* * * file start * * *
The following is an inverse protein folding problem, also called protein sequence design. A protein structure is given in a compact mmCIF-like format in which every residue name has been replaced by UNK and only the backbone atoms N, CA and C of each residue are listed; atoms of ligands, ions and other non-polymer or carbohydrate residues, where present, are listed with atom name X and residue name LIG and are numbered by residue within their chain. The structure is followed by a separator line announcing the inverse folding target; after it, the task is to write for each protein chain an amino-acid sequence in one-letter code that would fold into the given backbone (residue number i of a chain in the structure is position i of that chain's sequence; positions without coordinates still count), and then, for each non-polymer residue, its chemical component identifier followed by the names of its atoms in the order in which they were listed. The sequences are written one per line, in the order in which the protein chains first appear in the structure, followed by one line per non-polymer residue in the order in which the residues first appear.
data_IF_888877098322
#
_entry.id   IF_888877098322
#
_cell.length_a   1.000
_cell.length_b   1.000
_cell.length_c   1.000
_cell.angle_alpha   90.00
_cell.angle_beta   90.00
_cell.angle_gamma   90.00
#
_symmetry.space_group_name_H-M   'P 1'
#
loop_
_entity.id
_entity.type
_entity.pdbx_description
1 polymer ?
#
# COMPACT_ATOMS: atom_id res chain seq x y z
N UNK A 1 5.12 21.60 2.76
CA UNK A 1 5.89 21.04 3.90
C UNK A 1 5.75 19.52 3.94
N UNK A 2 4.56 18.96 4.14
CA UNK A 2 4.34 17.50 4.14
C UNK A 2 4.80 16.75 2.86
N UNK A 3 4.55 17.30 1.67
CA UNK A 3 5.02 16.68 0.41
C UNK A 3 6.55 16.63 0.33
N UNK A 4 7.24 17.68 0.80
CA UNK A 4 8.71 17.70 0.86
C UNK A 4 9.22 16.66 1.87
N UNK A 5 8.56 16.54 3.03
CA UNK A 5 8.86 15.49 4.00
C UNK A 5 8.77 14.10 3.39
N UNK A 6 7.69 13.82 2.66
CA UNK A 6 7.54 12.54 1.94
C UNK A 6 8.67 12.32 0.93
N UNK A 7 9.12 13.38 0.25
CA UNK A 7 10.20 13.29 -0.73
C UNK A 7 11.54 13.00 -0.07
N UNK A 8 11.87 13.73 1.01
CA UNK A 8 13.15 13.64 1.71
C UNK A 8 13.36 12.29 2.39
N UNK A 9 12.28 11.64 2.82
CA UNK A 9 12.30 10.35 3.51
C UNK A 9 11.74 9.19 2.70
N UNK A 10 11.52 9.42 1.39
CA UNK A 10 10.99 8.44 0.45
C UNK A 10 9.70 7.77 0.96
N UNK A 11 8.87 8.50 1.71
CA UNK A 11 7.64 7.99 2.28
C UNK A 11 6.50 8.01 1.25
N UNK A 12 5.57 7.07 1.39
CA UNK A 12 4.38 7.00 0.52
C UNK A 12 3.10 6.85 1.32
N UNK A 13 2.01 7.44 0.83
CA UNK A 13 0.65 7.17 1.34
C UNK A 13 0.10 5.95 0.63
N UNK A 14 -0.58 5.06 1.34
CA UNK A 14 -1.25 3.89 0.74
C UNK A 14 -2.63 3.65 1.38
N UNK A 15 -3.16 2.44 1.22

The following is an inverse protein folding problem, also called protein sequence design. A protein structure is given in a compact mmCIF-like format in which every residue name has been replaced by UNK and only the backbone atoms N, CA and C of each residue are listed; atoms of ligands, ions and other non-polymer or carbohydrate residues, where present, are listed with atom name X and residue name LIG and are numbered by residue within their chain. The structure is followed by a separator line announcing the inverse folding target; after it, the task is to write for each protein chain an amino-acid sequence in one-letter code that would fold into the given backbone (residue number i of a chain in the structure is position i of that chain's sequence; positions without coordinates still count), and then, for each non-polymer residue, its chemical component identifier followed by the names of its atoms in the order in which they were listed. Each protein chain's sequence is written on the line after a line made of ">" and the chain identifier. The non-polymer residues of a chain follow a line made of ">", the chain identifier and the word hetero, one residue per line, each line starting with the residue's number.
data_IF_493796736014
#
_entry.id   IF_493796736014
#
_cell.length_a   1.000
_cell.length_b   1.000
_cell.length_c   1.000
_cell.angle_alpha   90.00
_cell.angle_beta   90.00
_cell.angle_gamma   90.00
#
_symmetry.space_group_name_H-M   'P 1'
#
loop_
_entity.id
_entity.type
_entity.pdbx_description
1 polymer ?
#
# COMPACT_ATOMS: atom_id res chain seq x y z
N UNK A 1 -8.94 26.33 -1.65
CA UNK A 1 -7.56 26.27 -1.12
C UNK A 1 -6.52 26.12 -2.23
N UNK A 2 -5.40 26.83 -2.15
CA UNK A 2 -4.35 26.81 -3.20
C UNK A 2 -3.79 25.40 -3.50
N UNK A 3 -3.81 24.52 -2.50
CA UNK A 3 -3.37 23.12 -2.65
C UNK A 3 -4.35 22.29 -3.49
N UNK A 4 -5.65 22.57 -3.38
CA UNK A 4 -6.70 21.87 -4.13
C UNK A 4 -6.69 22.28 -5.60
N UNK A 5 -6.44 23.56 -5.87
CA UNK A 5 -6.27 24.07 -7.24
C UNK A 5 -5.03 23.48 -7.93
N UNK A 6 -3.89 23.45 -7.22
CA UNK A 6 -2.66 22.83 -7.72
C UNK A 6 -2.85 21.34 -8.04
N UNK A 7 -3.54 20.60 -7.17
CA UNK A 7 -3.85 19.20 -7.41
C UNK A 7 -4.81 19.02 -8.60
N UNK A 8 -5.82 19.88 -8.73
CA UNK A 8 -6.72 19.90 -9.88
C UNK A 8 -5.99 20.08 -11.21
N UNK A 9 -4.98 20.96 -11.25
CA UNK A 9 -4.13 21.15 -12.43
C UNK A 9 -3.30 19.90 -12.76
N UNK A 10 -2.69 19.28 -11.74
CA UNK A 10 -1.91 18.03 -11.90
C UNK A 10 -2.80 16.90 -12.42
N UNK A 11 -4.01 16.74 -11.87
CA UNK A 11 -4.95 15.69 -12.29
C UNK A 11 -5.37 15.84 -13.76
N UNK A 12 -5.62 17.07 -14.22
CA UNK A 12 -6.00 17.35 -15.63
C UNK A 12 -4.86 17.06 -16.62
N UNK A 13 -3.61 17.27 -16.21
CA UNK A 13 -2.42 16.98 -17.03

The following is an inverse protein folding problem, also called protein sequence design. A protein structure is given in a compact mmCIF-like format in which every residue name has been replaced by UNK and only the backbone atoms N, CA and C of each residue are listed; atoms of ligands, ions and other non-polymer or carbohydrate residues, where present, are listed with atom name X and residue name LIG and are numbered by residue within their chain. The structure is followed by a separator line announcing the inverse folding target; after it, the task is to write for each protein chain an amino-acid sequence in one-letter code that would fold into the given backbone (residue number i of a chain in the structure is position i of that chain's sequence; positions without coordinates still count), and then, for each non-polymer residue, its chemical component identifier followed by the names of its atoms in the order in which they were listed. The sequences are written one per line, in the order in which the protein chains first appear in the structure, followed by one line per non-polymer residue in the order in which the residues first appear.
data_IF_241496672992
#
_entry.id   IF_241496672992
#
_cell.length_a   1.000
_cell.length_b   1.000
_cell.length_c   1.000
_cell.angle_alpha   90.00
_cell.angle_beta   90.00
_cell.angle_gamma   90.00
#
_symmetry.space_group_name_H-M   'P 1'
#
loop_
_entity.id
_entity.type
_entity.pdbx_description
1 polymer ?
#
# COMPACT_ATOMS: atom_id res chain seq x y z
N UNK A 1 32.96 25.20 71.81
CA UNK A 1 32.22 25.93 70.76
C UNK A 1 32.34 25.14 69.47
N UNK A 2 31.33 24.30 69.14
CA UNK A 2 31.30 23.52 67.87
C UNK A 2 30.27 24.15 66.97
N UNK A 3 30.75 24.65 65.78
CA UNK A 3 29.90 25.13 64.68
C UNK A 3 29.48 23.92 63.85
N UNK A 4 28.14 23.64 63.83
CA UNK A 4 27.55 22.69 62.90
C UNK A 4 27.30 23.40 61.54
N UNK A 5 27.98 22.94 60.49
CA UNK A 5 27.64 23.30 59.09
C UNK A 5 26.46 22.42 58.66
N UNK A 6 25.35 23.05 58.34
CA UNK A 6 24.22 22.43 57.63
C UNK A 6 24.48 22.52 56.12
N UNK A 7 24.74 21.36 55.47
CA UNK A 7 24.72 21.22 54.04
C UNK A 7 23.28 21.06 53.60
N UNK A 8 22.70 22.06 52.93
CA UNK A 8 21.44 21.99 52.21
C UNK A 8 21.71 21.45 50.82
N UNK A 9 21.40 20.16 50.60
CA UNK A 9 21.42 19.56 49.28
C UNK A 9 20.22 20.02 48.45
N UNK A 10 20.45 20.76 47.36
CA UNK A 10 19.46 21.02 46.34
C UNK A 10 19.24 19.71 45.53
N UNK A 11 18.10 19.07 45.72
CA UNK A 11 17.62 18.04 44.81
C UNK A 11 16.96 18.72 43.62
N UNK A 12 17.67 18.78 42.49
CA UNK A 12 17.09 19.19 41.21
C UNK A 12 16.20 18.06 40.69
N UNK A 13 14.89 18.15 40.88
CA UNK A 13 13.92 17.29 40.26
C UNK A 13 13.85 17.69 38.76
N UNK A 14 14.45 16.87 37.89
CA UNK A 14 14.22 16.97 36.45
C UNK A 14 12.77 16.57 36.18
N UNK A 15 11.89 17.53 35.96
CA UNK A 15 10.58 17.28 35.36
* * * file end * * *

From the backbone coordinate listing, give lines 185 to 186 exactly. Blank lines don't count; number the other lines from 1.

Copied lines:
CA UNK A 14 14.22 16.97 36.45
C UNK A 14 12.77 16.57 36.18